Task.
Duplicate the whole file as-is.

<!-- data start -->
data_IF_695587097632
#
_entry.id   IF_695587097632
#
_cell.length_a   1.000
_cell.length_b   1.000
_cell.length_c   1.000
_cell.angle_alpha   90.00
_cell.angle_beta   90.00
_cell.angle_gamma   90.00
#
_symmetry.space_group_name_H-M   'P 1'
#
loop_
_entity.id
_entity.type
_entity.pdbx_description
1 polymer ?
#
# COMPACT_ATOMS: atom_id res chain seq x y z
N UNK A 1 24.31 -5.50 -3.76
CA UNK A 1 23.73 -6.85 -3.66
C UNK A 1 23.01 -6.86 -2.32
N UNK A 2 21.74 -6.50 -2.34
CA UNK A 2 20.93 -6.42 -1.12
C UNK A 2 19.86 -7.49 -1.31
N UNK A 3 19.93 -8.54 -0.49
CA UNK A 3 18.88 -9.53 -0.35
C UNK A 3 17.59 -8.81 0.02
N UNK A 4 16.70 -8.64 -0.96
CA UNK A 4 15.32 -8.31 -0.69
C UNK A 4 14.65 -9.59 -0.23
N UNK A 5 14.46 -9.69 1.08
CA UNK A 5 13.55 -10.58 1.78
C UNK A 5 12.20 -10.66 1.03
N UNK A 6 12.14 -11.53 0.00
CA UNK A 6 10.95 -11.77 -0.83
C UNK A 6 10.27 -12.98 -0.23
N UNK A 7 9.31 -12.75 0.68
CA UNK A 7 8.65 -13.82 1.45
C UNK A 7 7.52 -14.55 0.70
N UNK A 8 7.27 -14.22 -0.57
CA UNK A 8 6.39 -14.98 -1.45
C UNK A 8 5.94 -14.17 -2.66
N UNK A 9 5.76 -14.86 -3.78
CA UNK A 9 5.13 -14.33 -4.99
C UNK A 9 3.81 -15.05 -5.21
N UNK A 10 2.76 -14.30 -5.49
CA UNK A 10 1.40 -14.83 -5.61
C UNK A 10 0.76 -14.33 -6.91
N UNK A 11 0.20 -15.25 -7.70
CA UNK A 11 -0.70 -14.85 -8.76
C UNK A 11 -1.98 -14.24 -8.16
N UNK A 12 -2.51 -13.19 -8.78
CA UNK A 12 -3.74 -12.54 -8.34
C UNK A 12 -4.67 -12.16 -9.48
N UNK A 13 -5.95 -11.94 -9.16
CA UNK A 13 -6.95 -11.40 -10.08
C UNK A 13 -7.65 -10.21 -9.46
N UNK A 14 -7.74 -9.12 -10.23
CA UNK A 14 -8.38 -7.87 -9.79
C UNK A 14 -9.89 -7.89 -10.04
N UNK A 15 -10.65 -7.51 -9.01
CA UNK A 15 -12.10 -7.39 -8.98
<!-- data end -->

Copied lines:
data_IF_695587097632
#
_entry.id   IF_695587097632
#
_cell.length_a   1.000
_cell.length_b   1.000
_cell.length_c   1.000
_cell.angle_alpha   90.00
_cell.angle_beta   90.00
_cell.angle_gamma   90.00
#
_symmetry.space_group_name_H-M   'P 1'
#
loop_
_entity.id
_entity.type
_entity.pdbx_description
1 polymer ?
#
# COMPACT_ATOMS: atom_id res chain seq x y z
N UNK A 1 24.31 -5.50 -3.76
CA UNK A 1 23.73 -6.85 -3.66
C UNK A 1 23.01 -6.86 -2.32
N UNK A 2 21.74 -6.50 -2.34
CA UNK A 2 20.93 -6.42 -1.12
C UNK A 2 19.86 -7.49 -1.31
N UNK A 3 19.93 -8.54 -0.49
CA UNK A 3 18.88 -9.53 -0.35
C UNK A 3 17.59 -8.81 0.02
N UNK A 4 16.70 -8.64 -0.96
CA UNK A 4 15.32 -8.31 -0.69
C UNK A 4 14.65 -9.59 -0.23
N UNK A 5 14.46 -9.69 1.08
CA UNK A 5 13.55 -10.58 1.78
C UNK A 5 12.20 -10.66 1.03
N UNK A 6 12.14 -11.53 0.00
CA UNK A 6 10.95 -11.77 -0.83
C UNK A 6 10.27 -12.98 -0.23
N UNK A 7 9.31 -12.75 0.68
CA UNK A 7 8.65 -13.82 1.45
C UNK A 7 7.52 -14.55 0.70
N UNK A 8 7.27 -14.22 -0.57
CA UNK A 8 6.39 -14.98 -1.45
C UNK A 8 5.94 -14.17 -2.66
N UNK A 9 5.76 -14.86 -3.78
CA UNK A 9 5.13 -14.33 -4.99
C UNK A 9 3.81 -15.05 -5.21
N UNK A 10 2.76 -14.30 -5.49
CA UNK A 10 1.40 -14.83 -5.61
C UNK A 10 0.76 -14.33 -6.91
N UNK A 11 0.20 -15.25 -7.70
CA UNK A 11 -0.70 -14.85 -8.76
C UNK A 11 -1.98 -14.24 -8.16
N UNK A 12 -2.51 -13.19 -8.78
CA UNK A 12 -3.74 -12.54 -8.34
C UNK A 12 -4.67 -12.16 -9.48
N UNK A 13 -5.95 -11.94 -9.16
CA UNK A 13 -6.95 -11.40 -10.08
C UNK A 13 -7.65 -10.21 -9.46
N UNK A 14 -7.74 -9.12 -10.23
CA UNK A 14 -8.38 -7.87 -9.79
C UNK A 14 -9.89 -7.89 -10.04
N UNK A 15 -10.65 -7.51 -9.01
CA UNK A 15 -12.10 -7.39 -8.98